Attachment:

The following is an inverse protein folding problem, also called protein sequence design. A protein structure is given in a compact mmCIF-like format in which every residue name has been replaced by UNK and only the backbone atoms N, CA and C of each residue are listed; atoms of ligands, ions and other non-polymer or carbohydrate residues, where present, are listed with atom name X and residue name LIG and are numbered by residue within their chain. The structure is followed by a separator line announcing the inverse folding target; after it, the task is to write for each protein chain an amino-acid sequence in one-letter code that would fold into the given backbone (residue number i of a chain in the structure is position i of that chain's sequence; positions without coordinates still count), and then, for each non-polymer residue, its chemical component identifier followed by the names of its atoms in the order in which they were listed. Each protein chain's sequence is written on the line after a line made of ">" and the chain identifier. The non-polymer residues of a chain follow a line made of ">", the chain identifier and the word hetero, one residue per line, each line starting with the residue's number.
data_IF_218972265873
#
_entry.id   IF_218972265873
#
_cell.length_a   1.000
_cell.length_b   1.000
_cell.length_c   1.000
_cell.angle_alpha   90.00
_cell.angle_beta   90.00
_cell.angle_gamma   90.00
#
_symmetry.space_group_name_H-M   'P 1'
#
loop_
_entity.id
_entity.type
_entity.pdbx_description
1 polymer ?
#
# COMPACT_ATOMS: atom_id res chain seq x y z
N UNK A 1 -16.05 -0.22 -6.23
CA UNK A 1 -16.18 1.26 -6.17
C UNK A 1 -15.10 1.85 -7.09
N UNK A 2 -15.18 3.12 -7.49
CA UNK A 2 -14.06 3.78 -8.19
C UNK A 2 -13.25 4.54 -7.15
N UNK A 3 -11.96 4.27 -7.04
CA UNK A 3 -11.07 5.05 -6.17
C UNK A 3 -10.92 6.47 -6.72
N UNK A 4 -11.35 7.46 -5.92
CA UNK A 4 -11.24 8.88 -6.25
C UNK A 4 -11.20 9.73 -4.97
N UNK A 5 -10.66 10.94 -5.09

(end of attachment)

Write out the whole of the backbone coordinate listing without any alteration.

The following is an inverse protein folding problem, also called protein sequence design. A protein structure is given in a compact mmCIF-like format in which every residue name has been replaced by UNK and only the backbone atoms N, CA and C of each residue are listed; atoms of ligands, ions and other non-polymer or carbohydrate residues, where present, are listed with atom name X and residue name LIG and are numbered by residue within their chain. The structure is followed by a separator line announcing the inverse folding target; after it, the task is to write for each protein chain an amino-acid sequence in one-letter code that would fold into the given backbone (residue number i of a chain in the structure is position i of that chain's sequence; positions without coordinates still count), and then, for each non-polymer residue, its chemical component identifier followed by the names of its atoms in the order in which they were listed. Each protein chain's sequence is written on the line after a line made of ">" and the chain identifier. The non-polymer residues of a chain follow a line made of ">", the chain identifier and the word hetero, one residue per line, each line starting with the residue's number.
data_IF_218972265873
#
_entry.id   IF_218972265873
#
_cell.length_a   1.000
_cell.length_b   1.000
_cell.length_c   1.000
_cell.angle_alpha   90.00
_cell.angle_beta   90.00
_cell.angle_gamma   90.00
#
_symmetry.space_group_name_H-M   'P 1'
#
loop_
_entity.id
_entity.type
_entity.pdbx_description
1 polymer ?
#
# COMPACT_ATOMS: atom_id res chain seq x y z
N UNK A 1 -16.05 -0.22 -6.23
CA UNK A 1 -16.18 1.26 -6.17
C UNK A 1 -15.10 1.85 -7.09
N UNK A 2 -15.18 3.12 -7.49
CA UNK A 2 -14.06 3.78 -8.19
C UNK A 2 -13.25 4.54 -7.15
N UNK A 3 -11.96 4.27 -7.04
CA UNK A 3 -11.07 5.05 -6.17
C UNK A 3 -10.92 6.47 -6.72
N UNK A 4 -11.35 7.46 -5.92
CA UNK A 4 -11.24 8.88 -6.25
C UNK A 4 -11.20 9.73 -4.97
N UNK A 5 -10.66 10.94 -5.09